PORTLAND, Ore. — Police were accused Sunday of being heavy-handed against people protesting a Portland rally held by extreme-right demonstrators. Officers reportedly injured some counter-protesters, prompting the city's new police chief to order a review of officers' use of force.

Police in riot gear tried to keep apart the opposing groups, many of whom had arrived on Saturday dressed for battle, in helmets and protective clothing. Dozens of the extreme-right protesters were bussed to Portland, one of America's most liberal cities, from nearby Vancouver, Washington.

Saturday's clashes were the most recent of several this year in the city as right-wing militants converged, met by counter-protesters, including members of anti-fascist, or "antifa," groups. City officials have struggled with striking a balance between free speech and keeping events from spiraling out of control.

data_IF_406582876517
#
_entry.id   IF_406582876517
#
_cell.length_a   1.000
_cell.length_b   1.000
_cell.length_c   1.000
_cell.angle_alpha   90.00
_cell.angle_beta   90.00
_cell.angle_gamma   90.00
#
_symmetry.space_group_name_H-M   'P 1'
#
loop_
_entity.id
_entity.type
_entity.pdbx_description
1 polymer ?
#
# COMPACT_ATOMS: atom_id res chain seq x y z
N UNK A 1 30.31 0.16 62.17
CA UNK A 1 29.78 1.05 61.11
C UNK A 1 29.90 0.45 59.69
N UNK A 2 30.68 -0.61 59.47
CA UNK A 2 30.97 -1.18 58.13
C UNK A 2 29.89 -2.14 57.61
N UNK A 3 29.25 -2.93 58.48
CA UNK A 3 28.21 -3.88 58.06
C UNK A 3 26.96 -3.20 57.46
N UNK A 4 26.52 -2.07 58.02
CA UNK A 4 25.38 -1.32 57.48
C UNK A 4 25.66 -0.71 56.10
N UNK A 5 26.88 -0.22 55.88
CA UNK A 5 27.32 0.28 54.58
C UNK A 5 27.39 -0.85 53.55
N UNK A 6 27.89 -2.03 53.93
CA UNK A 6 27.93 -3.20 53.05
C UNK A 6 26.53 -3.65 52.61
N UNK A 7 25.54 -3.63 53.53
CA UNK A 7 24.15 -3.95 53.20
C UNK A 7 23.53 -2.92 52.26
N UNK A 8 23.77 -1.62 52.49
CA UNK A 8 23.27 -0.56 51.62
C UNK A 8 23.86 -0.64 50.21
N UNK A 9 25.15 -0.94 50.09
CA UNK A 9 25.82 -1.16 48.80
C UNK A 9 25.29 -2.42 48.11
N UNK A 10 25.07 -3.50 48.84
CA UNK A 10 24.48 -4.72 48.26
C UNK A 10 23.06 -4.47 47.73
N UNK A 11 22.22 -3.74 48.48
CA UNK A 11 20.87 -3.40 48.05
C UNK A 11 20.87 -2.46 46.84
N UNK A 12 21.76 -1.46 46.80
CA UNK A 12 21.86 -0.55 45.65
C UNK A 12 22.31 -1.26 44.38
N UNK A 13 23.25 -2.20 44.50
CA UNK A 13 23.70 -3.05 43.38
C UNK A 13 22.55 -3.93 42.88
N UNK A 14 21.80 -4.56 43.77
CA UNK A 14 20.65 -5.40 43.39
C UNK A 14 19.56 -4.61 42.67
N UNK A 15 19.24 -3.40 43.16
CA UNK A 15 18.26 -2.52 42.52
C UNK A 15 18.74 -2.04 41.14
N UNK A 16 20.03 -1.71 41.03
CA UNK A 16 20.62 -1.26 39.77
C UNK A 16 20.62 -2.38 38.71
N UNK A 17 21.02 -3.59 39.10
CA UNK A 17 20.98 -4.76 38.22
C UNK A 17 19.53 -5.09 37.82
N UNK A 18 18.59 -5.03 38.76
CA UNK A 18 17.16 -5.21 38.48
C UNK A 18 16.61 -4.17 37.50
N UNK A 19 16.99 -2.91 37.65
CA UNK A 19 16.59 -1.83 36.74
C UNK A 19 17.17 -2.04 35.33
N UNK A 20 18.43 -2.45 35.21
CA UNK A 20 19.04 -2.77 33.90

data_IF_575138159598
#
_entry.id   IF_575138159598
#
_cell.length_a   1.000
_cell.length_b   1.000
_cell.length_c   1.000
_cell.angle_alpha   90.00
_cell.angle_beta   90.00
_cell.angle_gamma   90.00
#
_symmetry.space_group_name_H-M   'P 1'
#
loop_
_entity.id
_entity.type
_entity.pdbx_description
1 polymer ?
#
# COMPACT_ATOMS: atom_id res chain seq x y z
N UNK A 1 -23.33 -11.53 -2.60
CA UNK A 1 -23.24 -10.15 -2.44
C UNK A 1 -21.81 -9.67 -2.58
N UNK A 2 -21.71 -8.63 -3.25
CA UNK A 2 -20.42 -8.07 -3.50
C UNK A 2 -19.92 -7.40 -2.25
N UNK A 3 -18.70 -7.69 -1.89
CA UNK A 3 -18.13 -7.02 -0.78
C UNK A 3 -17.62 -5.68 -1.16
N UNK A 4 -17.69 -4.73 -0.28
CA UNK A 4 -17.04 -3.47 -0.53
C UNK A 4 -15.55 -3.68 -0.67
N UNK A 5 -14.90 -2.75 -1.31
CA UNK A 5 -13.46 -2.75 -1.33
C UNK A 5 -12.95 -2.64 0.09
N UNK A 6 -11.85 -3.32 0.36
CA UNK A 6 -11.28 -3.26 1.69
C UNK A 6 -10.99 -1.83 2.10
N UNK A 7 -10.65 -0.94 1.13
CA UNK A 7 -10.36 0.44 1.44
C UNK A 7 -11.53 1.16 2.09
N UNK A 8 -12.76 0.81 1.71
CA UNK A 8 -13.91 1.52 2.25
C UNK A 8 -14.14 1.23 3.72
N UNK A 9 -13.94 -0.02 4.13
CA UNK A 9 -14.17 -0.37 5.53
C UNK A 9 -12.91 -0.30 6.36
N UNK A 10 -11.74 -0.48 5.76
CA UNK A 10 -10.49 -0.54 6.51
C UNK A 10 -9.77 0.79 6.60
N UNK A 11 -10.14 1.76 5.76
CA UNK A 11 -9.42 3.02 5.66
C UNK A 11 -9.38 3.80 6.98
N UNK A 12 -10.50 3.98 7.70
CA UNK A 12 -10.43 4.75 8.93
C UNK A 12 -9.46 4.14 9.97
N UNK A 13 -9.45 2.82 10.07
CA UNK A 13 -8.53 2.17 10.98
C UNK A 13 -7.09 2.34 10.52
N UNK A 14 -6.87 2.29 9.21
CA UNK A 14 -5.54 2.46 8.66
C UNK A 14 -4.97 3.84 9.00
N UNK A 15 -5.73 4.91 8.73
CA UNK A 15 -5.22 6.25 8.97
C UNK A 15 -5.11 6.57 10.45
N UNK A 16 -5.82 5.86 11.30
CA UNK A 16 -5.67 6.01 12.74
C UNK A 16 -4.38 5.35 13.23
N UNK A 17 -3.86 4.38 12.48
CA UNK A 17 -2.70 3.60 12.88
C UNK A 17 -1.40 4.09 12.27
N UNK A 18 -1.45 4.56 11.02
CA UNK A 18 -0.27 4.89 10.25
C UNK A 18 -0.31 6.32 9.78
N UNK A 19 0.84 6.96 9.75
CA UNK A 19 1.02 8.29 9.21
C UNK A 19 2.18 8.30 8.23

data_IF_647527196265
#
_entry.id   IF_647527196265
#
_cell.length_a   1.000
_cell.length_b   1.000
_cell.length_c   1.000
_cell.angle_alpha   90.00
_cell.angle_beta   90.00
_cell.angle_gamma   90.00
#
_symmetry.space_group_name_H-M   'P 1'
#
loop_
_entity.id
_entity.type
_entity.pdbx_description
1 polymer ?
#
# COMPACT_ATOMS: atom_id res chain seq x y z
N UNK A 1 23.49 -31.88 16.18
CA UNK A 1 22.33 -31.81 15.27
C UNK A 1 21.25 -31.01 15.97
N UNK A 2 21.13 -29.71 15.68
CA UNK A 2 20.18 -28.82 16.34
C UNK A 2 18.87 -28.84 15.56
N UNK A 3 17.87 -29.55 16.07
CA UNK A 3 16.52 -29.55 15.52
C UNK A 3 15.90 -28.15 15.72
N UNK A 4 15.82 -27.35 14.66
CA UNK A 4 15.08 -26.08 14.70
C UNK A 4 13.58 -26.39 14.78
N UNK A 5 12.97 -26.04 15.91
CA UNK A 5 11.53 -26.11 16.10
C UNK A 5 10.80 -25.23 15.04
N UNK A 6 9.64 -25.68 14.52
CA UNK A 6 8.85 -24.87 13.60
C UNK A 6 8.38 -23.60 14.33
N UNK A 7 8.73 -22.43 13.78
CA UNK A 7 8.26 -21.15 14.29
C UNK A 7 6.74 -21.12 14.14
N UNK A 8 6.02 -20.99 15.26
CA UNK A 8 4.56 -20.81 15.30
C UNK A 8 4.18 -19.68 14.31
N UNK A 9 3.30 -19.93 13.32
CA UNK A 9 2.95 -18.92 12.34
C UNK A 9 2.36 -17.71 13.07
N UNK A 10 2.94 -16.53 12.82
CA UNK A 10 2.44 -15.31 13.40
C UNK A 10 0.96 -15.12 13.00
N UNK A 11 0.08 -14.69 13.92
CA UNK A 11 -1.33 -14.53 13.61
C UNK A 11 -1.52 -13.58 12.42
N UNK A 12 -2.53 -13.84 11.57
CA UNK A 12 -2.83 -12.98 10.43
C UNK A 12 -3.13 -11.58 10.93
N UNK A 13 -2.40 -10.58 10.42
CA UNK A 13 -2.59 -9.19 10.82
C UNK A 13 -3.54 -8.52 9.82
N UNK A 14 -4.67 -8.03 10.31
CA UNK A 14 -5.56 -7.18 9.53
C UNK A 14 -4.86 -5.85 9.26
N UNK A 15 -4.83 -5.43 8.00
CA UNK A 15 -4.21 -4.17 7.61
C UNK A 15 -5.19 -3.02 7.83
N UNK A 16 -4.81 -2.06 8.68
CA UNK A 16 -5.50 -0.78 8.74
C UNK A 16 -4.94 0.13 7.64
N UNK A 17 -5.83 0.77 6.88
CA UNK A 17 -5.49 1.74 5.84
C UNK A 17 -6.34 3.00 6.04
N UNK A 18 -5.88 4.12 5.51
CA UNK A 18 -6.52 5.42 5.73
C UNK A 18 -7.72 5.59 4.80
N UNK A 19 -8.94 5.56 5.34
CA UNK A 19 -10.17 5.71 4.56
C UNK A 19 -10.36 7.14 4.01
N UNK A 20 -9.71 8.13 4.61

But on Saturday, some said police acted mostly against those protesting the presence of the extreme-right demonstrators, using stun grenades and what appeared to be rubber bullets against them.

Police "targeted Portland residents peacefully counter-protesting against racist far-right groups, including white supremacists, white nationalists, and neo-Nazi gangs," the Oregon chapter of the Council on American-Islamic Relations and the Portland chapter of the Democratic Socialists of America said in a statement. It called on officials to investigate.

Olivia Katbi Smith, the co-chair of the Portland Democratic Socialists of America, told KGW an investigation isn't enough. She called on the Portland Police Bureau to end use of force tactics at protests.

"It seems to keep getting worse, and I think someone is going to die," she said. "And their blood will be on the hands of Mayor Ted Wheeler and Chief Danielle Outlaw."